A marathon meeting filled with pleas and tears from the community and a heated discussion among members of the district's planning committee returned the recommendation to close Farley Elementary School and realign students in the Reidland area.
The district 20-member LPC - composed of district staff, school officials and members of administration as well as parents and community members - held a second public forum Tuesday. The committee began discussing the facilities plan and heard the first round of public comment on Jan. 7. The council examined three options narrowed during the previous meeting that would slightly or significantly alter the structure of the school system in the Reidland area.
The meeting Tuesday began with a public forum with thoughts from about 15 members of the community. Each speaker voiced displeasure with the action plans, citing issues with the current intermediate school structure in Lone Oak, a rushed pace for the two-week decision period, the change in district leadership this summer when Superintendent Nancy Waldrop retires, and questions about the feasibility of combining fourth and fifth graders with middle school age students.
The crowd asked the committee to delay the decision for one year as a new LPC will be elected. After some discussion, the group voted on a no-action measure put forward by member Jill Wilcox, which would allow Farley to remain open. She said the measure would allow the district to focus on refining the issues at Lone Oak Intermediate School. The motion was defeated in a 7-10 vote, with two members absent. Heath Cartwright as the superintendent's designee doesn't vote.
The option to close Farley Elementary School and move fourth and fifth grade students into the former sixth grade hallway at Reidland Middle School was then asked to be dismissed by Reidland Elementary School principal Randy Layne due to problems with the space.
The committee then addressed the selection that would close Farley Elementary and move fourth- and fifth-graders to the former high school building. The plan would separate the younger classes and the sixth through eighth graders in two distinct sections of the building.
The board discussed the feasibility of maintaining separate spaces for two distinct age groups with the same building facility including separate entrances, administration offices and libraries. Todd Jackson, McCracken County facilities director, presented a preliminary plan of how the building could be divided through the use of locking doors and the division of the library into two spaces to accommodate additional offices.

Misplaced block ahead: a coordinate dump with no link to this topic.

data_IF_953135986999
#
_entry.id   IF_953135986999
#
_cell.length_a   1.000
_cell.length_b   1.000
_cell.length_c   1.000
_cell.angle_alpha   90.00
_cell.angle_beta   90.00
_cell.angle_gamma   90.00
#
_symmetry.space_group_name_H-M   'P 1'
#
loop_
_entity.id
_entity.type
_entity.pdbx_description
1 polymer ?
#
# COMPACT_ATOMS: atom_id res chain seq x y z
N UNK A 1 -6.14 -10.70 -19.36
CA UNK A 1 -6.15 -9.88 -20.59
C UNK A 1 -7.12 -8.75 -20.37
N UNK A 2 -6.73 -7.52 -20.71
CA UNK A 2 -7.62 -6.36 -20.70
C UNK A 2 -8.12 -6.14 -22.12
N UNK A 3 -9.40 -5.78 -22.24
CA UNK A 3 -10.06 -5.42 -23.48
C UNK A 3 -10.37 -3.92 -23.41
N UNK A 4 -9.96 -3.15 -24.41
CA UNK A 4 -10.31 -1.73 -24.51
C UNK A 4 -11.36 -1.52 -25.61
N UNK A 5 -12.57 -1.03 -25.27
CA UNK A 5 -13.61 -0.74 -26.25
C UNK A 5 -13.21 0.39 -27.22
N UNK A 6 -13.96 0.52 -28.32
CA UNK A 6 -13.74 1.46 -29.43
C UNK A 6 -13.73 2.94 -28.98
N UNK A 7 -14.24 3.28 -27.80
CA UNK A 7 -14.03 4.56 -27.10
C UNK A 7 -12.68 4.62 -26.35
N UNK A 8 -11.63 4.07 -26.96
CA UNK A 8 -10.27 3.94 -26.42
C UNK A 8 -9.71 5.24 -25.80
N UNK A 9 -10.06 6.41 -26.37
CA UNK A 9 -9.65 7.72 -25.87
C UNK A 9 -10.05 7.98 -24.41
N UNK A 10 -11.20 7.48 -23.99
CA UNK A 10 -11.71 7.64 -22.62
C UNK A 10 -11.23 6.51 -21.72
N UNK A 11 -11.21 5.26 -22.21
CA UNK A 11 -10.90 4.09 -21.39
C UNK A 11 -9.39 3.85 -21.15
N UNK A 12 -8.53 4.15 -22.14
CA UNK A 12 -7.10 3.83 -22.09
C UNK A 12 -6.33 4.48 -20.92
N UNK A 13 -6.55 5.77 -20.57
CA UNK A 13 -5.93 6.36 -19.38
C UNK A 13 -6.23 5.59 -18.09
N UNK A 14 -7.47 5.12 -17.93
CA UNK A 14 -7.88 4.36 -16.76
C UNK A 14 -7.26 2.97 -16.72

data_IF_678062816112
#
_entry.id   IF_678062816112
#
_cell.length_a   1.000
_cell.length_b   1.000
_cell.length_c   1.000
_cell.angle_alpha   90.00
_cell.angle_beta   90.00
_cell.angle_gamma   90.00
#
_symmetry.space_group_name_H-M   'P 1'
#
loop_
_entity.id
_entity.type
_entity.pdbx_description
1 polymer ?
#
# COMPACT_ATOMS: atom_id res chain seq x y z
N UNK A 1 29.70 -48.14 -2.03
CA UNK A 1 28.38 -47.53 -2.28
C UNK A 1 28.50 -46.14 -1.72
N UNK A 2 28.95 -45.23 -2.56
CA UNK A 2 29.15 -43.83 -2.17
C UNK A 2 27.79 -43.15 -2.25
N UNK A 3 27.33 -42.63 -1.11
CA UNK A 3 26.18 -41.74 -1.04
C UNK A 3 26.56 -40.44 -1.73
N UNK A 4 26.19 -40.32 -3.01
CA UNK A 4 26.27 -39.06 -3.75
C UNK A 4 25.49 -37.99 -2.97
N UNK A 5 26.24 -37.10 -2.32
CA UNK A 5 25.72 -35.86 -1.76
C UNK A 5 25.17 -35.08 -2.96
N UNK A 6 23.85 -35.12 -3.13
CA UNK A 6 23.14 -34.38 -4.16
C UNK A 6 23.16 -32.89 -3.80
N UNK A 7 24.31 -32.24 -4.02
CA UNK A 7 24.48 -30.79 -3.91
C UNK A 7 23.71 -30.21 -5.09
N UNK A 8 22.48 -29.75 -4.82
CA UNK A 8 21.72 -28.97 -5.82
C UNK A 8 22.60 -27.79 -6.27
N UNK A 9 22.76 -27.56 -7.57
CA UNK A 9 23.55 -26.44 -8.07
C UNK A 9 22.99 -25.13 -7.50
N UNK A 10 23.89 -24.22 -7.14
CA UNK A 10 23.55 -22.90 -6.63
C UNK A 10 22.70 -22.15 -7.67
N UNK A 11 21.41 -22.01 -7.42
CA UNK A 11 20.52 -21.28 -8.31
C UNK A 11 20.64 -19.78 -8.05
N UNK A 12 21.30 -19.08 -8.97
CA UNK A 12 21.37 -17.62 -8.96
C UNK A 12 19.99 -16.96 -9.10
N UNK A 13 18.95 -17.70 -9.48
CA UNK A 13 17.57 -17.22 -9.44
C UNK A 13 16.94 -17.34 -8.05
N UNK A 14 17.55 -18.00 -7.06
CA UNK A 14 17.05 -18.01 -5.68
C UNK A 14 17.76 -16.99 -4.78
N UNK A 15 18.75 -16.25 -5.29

The board approved the BG1 plans earlier this month for work to the older part of the school building, which includes updates to the restroom fixtures, windows and replacement of the heating and air conditioning (HVAC) window units for a price of $1,920,000. Jackson said to separate the school into two spaces would add another $2 million to that estimate. Several council members along with Farley principal Paula Grubbs and Reidland Middle School principal Susan Nelson visited a Murray Independent school that has fourth through eighth grades in one school and reported it was a success.
The committee voted 15-2 to approve that option and recommend the closure of Farley as a surplus property. Members of the group pointed to declining enrollment and the current number of unused buildings throughout the district. Waldrop said the district will save about $550,000 in utility costs per year and that money can be used for staff raises or other district needs.
"We would have supported any decision the committee made," Waldrop said. "They have given us our assignment and now we will get to work."
The next step will be receiving school board approval. Waldrop was unsure if an addendum can be added to the meeting scheduled for today or would have to wait.
If the board approves the measure it will be sent to the Kentucky Department of Education, then if approved sent back to the board. If the plan is rejected at any level, the LPC will have to reconvene and select another alternative. A recorded public hearing will be held before the board votes a second time.
The changes would go into effect for the 2014-2015 school year if the renovations of the former Reidland High School have to be completed.
Contact Kathleen Fox, a Paducah Sun staff writer, at 270-575-8651 or follow @kathleendfox on Twitter.